“Even his friends could not deny that he occasionally engaged in a bit of adultery, excusing his behavior on the account that he didn’t do it because of desire, but rather because of prudent considerations of policy, that he might all the more easily learn the plans of his enemies by asking their wives.”
Adulteria quidem exercuisse ne amici quidem negant, excusantes sane non libidine, sed ratione commissa, quo facilius consilia adversariorum per cuiusque mulieres exquireret.
Note: Augustus died 2,000 years ago today.
No doubt, he also made just allowance for the fact that the population needed augmentation following decades of civil wars.
Edward Gibbon describes the elevation of Augustus thus:
“It would require the pen of Tacitus (if Tacitus had assisted at this assembly) to describe the various emotions of the senate, those that were suppressed, and those that were affected. It was dangerous to trust the sincerity of Augustus; to seem to distrust it was still more dangerous. The respective advantages of monarchy and a republic have often divided speculative inquirers; the present greatness of the Roman state, the corruption of manners, and the license of the soldiers, supplied new arguments to the advocates of monarchy; and these general views of government were again warped by the hopes and fears of each individual. Amidst this confusion of sentiments, the answer of the senate was unanimous and decisive. They refused to accept the resignation of Augustus; they conjured him not to desert the republic, which he had saved. After a decent resistance, the crafty tyrant submitted to the orders of the senate; and consented to receive the government of the provinces, and the general command of the Roman armies, under the well-known names of Proconsul and Imperator. But he would receive them only for ten years. Even before the expiration of that period, he hope that the wounds of civil discord would be completely healed, and that the republic, restored to its pristine health and vigor, would no longer require the dangerous interposition of so extraordinary a magistrate. The memory of this comedy, repeated several times during the life of Augustus, was preserved to the last ages of the empire, by the peculiar pomp with which the perpetual monarchs of Rome always solemnized the tenth years of their reign.”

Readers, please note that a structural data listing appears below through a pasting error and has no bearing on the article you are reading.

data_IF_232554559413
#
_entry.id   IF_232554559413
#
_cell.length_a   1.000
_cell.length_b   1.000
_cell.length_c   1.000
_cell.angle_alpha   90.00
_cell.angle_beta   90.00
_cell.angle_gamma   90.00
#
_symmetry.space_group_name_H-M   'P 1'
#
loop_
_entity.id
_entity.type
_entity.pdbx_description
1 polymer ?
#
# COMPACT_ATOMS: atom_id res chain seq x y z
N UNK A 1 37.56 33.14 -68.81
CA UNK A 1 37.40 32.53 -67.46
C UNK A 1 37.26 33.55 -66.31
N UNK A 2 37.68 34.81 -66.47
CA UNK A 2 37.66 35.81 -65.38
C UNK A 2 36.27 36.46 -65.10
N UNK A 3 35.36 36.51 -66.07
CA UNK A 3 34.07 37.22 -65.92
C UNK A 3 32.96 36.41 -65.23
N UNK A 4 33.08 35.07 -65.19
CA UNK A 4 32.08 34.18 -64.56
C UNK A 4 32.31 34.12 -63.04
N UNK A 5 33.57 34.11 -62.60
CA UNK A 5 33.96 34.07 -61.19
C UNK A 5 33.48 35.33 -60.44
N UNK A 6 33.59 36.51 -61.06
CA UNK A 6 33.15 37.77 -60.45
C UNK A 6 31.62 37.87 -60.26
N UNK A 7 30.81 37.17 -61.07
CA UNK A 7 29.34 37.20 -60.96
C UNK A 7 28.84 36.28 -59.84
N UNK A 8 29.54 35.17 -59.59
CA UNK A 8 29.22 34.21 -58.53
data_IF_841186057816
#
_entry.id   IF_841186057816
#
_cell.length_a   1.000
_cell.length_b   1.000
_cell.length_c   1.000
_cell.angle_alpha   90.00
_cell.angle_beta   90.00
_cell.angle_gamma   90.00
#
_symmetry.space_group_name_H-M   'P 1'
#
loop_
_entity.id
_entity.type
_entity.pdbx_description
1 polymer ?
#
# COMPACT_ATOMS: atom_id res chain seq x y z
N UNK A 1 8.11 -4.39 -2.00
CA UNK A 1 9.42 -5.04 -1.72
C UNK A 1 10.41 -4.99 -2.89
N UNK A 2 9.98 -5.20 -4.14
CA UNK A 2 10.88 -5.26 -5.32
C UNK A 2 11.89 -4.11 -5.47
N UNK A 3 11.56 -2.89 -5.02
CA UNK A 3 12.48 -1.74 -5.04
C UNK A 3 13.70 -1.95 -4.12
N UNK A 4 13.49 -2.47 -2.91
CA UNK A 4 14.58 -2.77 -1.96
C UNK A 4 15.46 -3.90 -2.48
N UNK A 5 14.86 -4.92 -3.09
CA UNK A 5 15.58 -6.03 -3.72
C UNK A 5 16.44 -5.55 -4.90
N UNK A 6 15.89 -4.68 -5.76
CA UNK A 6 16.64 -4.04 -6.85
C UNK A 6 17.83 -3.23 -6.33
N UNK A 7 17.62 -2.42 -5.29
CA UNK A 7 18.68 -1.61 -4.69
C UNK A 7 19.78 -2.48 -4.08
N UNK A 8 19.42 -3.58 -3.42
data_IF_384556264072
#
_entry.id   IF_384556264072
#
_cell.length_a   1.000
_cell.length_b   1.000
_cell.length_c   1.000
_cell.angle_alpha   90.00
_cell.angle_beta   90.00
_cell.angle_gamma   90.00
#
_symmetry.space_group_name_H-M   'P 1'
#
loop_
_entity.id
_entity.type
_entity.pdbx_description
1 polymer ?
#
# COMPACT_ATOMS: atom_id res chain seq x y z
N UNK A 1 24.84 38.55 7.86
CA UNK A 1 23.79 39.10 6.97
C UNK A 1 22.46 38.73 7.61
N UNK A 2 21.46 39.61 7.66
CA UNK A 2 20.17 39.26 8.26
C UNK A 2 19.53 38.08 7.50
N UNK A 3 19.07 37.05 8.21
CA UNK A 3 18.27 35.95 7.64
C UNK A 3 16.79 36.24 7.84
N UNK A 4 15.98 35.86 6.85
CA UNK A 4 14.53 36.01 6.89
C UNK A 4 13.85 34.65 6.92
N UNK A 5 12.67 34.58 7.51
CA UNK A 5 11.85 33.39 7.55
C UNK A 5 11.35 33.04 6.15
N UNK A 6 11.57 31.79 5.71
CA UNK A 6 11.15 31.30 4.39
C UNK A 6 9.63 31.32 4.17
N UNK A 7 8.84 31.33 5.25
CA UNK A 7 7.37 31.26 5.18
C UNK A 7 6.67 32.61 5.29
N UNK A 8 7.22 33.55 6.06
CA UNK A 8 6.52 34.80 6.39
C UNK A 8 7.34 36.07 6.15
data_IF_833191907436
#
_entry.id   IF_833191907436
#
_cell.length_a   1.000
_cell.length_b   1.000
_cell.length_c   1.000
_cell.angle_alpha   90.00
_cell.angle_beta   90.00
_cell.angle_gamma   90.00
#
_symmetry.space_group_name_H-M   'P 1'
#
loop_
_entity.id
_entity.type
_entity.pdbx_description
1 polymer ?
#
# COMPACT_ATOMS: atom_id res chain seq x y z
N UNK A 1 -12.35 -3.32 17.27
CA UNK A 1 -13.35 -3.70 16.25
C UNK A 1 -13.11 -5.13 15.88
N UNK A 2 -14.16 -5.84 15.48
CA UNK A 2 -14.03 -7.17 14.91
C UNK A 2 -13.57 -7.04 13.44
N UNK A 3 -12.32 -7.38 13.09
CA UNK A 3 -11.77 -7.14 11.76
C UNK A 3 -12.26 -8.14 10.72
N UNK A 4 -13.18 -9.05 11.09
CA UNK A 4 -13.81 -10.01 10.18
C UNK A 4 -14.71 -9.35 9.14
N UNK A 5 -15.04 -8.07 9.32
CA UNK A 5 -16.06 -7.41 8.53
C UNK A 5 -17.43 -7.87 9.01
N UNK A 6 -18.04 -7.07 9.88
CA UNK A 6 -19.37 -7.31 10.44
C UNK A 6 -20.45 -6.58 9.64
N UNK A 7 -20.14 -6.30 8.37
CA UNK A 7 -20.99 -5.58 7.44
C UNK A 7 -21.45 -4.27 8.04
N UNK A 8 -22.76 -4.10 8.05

Gibbon, Decline and Fall of the Roman Empire Vol.1 Chp.3